The distribution and persistence of radioactively labeled benzo(a)pyrene [B(a)P] in the skin of adult female SENCAR mice were investigated by autoradiography of epidermal whole mounts and cross-sections at intervals following a single initiating application of 200 nmol of either [3H]B(a)P (2 mCi) or [14C]B(a)P (23 µCi). One day after treatment, the entire thickness of the skin was labeled; the grain density was greatest over hair follicles, sebaceous glands, and interfollicular epidermis. At 1 and 2 weeks, decreases in the nuclear grain density were consistent with the overall pattern of epidermal renewal. One month after treatment, carcinogen label-retaining cells made up approximately 2% of the interfollicular basal cells. They were also present in the hair follicles, approximately 4 and 5% of basal cells in the infundibulum and external root sheath, respectively. They were rare in the germ region and dermal papilla. Carcinogen label-retaining cells were compared with slowly cycling [3H]thymidine label-retaining cells and “maturing” basal cells, two distinct proliferative subsets of adult murine epidermis. Carcinogen label-retaining cells were found to have characteristics of the slowly cycling cells: (a) most of the carcinogen labeled nuclei were found in the central regions of the epidermal proliferative units; (b) treatment of the carcinogen label-retaining cells with 2 µg of 12-O-tetradecanoylphorbol-13-acetate elicited labeled mitoses within 1 day, and a general decrease in grain density over basal nuclei. In contrast, maturing basal cells 4 days after a single injection of [3H]thymidine were found at the periphery of the epidermal proliferative units. Within 1 day after treatment with 2 µg of 12-O-tetradecanoylphorbol-13-acetate, maturing basal cells were displaced to the suprabasal layers. Double isotope-double emulsion autoradiographs demonstrated doubly labeled cells 1 month after continuous labeling with [3H]thymidine and [14C]B(a)P and provide evidence that the radioactive carcinogen is retained by the slowly cycling [3H]thymidine label-retaining cells. These observations suggest that a slowly cycling population of epidermal cells may be relevant to the initiation phase of two-stage carcinogenesis.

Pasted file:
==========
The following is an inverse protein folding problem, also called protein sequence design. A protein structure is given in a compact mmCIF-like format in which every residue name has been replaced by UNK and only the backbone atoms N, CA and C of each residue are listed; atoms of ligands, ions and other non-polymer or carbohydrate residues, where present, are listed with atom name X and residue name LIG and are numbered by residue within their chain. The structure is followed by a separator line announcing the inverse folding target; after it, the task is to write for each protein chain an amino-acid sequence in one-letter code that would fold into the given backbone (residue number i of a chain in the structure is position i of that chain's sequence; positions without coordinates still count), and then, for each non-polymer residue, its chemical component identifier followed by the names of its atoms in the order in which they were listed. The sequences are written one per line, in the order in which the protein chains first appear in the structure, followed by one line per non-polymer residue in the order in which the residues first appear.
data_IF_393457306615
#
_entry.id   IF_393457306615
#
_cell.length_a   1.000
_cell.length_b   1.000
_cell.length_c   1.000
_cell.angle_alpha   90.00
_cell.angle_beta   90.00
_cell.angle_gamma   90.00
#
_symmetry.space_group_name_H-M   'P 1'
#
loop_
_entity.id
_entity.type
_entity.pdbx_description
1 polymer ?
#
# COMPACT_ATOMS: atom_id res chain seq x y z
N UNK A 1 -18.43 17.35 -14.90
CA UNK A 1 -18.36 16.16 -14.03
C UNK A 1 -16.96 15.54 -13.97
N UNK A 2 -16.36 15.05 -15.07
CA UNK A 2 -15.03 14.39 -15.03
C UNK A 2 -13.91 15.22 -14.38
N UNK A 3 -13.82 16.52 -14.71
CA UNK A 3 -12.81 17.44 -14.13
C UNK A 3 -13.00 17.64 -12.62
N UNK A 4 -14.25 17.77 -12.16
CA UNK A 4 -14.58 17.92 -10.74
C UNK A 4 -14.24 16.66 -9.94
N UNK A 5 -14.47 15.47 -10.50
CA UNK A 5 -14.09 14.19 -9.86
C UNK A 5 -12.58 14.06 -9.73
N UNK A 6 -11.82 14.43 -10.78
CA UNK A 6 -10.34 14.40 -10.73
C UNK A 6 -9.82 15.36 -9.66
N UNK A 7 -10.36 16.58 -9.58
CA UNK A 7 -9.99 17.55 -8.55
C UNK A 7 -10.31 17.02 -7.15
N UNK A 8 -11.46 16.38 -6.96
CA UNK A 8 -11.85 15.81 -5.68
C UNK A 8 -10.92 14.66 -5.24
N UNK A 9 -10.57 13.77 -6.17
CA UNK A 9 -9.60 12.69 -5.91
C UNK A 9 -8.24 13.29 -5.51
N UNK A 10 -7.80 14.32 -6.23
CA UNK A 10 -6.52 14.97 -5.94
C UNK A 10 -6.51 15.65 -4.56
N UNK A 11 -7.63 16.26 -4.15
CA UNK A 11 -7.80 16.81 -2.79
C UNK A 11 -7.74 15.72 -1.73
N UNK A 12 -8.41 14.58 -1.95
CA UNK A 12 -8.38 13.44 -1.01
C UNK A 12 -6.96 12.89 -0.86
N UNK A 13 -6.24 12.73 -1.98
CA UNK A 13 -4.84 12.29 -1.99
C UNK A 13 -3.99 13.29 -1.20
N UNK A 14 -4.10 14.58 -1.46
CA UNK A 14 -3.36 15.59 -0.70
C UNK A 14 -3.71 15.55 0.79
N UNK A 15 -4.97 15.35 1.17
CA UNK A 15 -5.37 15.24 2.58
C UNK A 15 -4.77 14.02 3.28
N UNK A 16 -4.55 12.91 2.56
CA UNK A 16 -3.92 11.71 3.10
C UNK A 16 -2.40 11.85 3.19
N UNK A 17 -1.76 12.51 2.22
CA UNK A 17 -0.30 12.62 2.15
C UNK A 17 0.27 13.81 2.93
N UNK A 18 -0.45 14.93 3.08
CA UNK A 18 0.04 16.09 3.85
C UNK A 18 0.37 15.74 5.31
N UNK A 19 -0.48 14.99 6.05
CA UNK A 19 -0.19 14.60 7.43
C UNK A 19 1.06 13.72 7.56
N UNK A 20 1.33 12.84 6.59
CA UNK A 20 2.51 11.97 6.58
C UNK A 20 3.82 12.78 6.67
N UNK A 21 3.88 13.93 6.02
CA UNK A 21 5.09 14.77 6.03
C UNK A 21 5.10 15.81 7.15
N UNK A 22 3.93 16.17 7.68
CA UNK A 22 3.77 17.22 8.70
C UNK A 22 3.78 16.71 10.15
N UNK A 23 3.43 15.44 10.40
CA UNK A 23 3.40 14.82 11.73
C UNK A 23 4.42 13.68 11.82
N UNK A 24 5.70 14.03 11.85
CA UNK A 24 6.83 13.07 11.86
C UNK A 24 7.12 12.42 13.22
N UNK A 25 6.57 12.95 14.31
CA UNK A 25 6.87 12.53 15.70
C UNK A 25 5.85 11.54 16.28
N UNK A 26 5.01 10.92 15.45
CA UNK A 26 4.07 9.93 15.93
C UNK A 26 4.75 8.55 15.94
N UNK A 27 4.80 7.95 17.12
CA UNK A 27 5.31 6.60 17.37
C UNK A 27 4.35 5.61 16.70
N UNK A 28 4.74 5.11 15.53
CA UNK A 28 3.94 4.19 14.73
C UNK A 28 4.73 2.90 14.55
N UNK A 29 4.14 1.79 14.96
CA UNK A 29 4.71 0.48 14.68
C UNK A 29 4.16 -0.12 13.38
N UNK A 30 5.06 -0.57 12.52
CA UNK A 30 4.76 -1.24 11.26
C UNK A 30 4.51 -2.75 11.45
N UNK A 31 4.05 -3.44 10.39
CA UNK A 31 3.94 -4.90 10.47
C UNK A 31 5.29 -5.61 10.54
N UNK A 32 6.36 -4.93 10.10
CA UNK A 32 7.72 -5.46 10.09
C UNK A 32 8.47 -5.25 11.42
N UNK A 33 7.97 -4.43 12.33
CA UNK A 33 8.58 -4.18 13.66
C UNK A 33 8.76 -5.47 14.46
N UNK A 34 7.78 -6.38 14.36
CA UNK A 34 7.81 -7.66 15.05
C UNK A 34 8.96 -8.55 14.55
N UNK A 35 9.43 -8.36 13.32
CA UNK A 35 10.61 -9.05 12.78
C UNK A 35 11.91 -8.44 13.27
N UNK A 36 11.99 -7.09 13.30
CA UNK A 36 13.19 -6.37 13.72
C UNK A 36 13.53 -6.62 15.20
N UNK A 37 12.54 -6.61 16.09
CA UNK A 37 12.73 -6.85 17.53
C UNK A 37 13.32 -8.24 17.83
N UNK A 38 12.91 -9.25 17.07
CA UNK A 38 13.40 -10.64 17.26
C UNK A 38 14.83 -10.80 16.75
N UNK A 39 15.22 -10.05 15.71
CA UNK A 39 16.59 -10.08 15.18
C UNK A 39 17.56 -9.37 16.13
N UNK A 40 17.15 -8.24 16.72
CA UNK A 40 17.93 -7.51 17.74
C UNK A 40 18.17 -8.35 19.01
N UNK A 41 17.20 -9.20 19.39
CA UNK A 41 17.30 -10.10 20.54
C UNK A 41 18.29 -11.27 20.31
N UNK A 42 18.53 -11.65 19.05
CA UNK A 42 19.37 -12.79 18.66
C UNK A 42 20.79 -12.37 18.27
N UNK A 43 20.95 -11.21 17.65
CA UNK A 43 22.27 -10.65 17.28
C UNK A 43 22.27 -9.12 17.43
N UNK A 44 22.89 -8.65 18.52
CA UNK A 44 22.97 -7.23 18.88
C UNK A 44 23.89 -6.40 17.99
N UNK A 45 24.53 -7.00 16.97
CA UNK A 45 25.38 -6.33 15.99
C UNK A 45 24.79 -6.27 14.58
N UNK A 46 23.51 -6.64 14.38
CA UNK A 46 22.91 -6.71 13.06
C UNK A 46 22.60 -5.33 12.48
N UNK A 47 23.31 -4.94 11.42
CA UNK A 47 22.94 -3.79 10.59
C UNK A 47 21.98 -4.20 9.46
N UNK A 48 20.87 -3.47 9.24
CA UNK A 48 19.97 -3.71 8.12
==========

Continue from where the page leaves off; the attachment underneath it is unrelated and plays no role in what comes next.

Supported by NIH Grants CA 34890, CA 34962, and CA 34521.